How Brave Will Spielberg’s Brave New World Be?

By Robert Moeller Published on May 11, 2015

Good news from The Hollywood Reporter for fans of classic science fiction:

The Emmy-winning team behind Syfy’s Taken is reuniting for another science fiction classic.

Steven Spielberg’s Amblin Television is adapting Aldous Huxley’s novel Brave New World as a scripted series for the NBCUniversal-owned cable network. ...

The piece continues:

First published in 1932, Brave New World will be adapted by writer Les Bohem, who penned Taken, which won the 2003 Emmy for best miniseries and racked up six other nominations. Amblin TV co-presidents Darryl Frank and Justin Falvey will executive produce alongside Bohem. The drama hails from Universal Cable Productions.

Most Americans (barely) read Huxley’s Brave New World for the first time at some point during junior high or high school. But the title has become one of those phrases in the popular vernacular that loses its meaning due to some combination of over-use and muddled understanding of what the book is actually about.

That’s what SparkNotes will do to your brain, kids!

I am excited to hear that such an interesting, important novel will be turned into a dramatic series. Despite the fact that American moviegoers and TV watchers are on the verge of “dystopian future” fatigue from the seemingly ceaseless waves of Mockingjays and zombies roaming the pop-culture landscape, there is a reason that Brave New World is considered a classic: it is better than those other things.

While the technical and aesthetic components of the end product for this SyFy Channel project have yet to be seen, we can say a word or two about the ideology of Brave New World and the irony of Hollywood’s inability to move past their politics. The most creative today consistently fail to learn important lessons about history, government and society from the most creative artists of previous generations.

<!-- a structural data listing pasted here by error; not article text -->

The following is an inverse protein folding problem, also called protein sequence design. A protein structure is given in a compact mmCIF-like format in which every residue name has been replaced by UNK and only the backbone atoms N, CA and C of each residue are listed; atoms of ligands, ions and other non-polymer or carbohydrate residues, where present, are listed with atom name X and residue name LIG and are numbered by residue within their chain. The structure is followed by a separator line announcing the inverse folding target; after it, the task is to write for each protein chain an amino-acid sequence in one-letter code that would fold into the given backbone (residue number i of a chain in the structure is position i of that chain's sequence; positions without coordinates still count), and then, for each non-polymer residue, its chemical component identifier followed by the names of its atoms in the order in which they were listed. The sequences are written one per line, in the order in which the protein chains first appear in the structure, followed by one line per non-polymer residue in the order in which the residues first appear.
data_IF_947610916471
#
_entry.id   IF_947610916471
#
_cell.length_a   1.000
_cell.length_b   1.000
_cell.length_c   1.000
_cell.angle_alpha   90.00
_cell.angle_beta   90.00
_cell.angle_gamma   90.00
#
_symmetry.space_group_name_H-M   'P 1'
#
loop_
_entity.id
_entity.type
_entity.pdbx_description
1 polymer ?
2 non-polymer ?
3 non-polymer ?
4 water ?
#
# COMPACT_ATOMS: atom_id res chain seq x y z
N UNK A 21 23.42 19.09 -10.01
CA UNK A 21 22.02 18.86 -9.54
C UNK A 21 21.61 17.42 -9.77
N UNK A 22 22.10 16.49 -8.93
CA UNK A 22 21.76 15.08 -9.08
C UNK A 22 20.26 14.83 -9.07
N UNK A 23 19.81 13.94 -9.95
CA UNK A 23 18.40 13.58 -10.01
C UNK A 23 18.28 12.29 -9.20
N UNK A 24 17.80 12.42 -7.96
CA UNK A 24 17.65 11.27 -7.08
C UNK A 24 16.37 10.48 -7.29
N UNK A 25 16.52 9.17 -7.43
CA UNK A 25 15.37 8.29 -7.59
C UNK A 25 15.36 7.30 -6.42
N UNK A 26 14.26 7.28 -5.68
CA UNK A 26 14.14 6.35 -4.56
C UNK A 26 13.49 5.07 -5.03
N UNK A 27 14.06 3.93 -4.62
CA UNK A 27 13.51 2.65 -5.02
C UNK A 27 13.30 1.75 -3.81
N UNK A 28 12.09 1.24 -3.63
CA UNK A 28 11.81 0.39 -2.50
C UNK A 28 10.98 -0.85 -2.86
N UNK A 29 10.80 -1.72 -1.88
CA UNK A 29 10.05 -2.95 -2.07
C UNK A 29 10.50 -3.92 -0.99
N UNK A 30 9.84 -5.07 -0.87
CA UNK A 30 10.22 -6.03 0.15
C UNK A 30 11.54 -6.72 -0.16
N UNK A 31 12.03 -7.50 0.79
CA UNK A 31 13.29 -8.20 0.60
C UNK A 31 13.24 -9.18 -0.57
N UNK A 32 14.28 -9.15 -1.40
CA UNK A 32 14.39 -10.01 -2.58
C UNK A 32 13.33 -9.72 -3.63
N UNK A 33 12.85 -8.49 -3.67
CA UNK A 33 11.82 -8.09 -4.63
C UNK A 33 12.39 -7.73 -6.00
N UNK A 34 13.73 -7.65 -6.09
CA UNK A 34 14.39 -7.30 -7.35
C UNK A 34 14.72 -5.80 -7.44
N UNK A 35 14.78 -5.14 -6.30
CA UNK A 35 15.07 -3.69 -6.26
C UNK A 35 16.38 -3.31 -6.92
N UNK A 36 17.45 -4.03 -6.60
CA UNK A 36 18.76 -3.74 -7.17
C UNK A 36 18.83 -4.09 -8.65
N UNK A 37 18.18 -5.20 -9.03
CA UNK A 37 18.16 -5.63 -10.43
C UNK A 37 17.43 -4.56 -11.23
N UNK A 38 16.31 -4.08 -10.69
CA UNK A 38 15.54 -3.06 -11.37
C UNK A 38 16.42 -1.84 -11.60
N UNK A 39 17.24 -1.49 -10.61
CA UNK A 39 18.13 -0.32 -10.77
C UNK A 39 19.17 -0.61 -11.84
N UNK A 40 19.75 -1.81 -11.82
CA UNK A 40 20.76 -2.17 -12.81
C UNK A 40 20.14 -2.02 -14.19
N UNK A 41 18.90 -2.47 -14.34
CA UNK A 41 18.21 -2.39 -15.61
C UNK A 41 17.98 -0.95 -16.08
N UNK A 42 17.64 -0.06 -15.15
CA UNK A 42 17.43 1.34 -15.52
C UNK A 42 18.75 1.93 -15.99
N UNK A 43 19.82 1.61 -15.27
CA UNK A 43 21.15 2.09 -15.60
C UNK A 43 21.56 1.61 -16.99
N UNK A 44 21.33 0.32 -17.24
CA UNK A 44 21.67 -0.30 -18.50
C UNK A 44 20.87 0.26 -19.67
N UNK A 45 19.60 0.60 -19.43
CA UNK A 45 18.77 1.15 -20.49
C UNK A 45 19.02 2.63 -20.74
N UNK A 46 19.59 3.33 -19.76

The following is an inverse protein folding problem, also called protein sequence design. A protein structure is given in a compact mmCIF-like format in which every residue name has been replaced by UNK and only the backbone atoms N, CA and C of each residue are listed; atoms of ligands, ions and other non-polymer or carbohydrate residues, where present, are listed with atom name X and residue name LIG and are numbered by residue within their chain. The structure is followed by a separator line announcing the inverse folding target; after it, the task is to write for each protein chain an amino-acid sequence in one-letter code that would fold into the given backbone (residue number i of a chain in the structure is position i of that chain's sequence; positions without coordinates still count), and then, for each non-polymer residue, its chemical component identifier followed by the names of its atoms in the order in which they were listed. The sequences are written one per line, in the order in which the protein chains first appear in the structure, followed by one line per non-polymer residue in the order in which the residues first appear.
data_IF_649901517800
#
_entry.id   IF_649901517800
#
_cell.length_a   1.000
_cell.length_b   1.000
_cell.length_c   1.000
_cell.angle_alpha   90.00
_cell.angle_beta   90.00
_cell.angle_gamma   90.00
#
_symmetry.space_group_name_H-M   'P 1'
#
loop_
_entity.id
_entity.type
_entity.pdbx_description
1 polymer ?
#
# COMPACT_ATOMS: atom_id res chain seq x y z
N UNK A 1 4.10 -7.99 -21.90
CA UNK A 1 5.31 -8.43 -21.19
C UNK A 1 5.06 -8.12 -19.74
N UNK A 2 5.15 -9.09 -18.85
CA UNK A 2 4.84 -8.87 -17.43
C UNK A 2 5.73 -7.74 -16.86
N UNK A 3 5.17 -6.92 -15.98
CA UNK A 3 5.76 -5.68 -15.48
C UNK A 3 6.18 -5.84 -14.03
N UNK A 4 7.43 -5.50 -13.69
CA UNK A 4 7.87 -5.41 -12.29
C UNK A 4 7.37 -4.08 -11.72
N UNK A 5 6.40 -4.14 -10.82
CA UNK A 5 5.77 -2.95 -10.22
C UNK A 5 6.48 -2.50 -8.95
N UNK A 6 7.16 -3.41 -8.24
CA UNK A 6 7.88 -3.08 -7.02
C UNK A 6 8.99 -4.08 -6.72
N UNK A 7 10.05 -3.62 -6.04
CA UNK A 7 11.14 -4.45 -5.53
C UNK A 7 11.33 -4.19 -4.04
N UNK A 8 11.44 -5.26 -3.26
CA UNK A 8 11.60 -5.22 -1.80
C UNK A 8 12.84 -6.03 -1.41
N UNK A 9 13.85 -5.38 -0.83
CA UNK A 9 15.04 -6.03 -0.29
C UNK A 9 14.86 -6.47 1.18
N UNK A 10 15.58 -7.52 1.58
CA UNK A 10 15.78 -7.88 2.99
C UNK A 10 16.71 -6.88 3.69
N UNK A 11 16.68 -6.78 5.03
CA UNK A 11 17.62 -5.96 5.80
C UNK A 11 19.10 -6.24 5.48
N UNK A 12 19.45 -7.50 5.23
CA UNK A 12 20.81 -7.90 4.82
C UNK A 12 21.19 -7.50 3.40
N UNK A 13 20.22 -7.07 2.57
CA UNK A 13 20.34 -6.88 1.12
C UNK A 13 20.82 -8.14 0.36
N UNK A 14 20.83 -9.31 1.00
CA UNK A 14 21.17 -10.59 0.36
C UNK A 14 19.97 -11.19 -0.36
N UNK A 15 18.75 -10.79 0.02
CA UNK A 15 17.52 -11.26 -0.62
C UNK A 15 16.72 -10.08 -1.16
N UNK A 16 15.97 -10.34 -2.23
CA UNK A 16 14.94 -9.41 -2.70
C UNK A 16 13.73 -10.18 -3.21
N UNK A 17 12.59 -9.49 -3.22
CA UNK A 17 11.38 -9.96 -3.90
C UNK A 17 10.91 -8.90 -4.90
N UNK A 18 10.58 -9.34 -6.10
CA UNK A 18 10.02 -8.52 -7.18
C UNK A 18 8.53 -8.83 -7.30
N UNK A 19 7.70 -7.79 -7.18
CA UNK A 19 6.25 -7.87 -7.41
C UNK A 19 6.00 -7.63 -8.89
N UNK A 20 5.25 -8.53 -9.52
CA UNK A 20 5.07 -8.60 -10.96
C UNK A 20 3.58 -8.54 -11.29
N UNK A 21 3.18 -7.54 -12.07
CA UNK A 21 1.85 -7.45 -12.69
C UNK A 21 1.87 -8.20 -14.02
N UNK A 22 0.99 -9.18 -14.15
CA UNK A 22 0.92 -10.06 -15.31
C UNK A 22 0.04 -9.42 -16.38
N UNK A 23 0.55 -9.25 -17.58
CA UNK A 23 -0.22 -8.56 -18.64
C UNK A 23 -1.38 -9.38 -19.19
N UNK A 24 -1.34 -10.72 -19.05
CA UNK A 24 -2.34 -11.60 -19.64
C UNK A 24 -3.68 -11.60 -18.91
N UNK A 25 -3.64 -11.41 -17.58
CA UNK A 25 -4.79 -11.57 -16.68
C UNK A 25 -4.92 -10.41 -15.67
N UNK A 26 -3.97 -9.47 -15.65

Steven Spielberg is among the most influential people in the country today. Not only is he a top dog in Tinsel Town when it comes to film and television projects, but the guy also helps more entertainment industry money land in the hands of progressive politicians and activist groups than nearly any other celebrity. It is unfair to force Spielberg to stand for all that you or I might not like about the values Hollywood promotes, so let us instead simply compare and contrast the type of society Huxley imagined in Brave New World with the socio-economic, political and cultural values of modern Hollywood progressives generally.

In Brave New World, it is the year 2540. Judeo-Christian religion has been all-but banned and is held in utter contempt. Human lives are designed in a laboratory and any “imperfect” embryos are aborted. The private life (and conscience) of citizens is considered dangerous and unhealthy. Everything is public and everything is political. As an extension of this, sex is an open and public act that is encouraged in children as young as six or seven years old. The population is given a legalized narcotic to keep people mellow and “all chilled out.” Things like ambition or entrepreneurial activity are prohibited and, for all intents and purposes, unnecessary. The concepts of a nuclear and extended family have been removed from the collective consciousness for fear that human beings might put the needs of those closest to them ahead of the State. So-called experts and bureaucrats rule the land.

Need I go on?

In no way am I claiming that Aldous Huxley would be a Tea Party conservative if he were still with us today, but the futuristic ailments of the society predicted in Brave New World read like the Facebook wall postings of your most liberal friend from high school. This is Nancy Pelosi’s political platform in narrative form. In a different format and context, these things would have the writers’ room at The Daily Show nodding in agreement.

I wonder what someone like Steven Spielberg thinks when he reads a book like Brave New World? I wonder if he and his team will be willing to fully explore all of the profound ideas contained in Huxley’s seminal work?

The question is larger than this one project. The frequent unwillingness of Hollywood to candidly examine the full gamut of emotions and ideas when it comes to dystopian stories like this is as routine and it is disappointing.

Why not equip a key character with a stinging monologue about the failures of socialism? Why not allow an extremely talented actor to portray a member of the clergy who is not a rapist or raging hypocrite? Why must they avoid scratching the surface of the horrors of key historical events like the 20th century revolutions in Russia and China?

If nothing else, the politics of many in Hollywood limit their story-telling abilities and options. Let’s hope SyFy’s Brave New World has the guts to bring to life Huxley’s bravely prophetic vision.

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